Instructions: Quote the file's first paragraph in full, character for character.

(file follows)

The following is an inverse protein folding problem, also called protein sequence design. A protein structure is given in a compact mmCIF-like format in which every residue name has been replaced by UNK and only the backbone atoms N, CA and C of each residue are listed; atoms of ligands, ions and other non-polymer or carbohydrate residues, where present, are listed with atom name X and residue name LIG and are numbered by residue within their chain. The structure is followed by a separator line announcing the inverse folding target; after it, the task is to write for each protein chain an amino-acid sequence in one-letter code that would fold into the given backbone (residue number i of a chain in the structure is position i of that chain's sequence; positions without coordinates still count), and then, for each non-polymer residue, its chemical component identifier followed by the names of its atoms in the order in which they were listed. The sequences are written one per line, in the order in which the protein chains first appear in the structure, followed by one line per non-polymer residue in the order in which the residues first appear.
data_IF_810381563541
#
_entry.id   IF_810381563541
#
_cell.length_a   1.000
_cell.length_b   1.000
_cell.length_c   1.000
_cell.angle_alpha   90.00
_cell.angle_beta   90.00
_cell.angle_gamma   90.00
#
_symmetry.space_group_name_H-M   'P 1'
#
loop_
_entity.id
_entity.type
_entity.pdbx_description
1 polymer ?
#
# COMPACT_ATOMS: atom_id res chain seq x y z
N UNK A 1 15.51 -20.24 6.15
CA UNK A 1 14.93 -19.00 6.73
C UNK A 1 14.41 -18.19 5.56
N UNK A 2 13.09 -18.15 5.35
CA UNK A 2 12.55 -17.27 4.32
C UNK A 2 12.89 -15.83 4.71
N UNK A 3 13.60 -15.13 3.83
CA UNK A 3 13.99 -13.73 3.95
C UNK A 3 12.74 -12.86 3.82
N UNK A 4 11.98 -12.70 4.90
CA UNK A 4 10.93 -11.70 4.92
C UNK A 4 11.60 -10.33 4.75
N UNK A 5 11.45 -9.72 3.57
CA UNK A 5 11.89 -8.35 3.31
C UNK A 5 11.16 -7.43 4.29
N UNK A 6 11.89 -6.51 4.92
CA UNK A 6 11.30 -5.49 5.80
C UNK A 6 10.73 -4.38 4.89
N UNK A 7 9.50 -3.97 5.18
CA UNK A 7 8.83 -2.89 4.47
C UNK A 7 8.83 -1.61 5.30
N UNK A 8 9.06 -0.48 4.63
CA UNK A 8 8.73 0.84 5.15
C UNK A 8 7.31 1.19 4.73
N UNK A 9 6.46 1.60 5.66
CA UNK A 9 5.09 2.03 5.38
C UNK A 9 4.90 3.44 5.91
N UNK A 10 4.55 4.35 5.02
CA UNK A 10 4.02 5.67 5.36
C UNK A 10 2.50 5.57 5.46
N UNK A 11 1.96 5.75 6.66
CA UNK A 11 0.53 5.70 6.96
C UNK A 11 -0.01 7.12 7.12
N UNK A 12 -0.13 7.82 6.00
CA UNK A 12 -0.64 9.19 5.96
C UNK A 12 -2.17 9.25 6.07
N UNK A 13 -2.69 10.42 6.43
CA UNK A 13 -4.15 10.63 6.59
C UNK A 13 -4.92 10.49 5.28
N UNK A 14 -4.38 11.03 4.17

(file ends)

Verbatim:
The following is an inverse protein folding problem, also called protein sequence design. A protein structure is given in a compact mmCIF-like format in which every residue name has been replaced by UNK and only the backbone atoms N, CA and C of each residue are listed; atoms of ligands, ions and other non-polymer or carbohydrate residues, where present, are listed with atom name X and residue name LIG and are numbered by residue within their chain. The structure is followed by a separator line announcing the inverse folding target; after it, the task is to write for each protein chain an amino-acid sequence in one-letter code that would fold into the given backbone (residue number i of a chain in the structure is position i of that chain's sequence; positions without coordinates still count), and then, for each non-polymer residue, its chemical component identifier followed by the names of its atoms in the order in which they were listed. The sequences are written one per line, in the order in which the protein chains first appear in the structure, followed by one line per non-polymer residue in the order in which the residues first appear.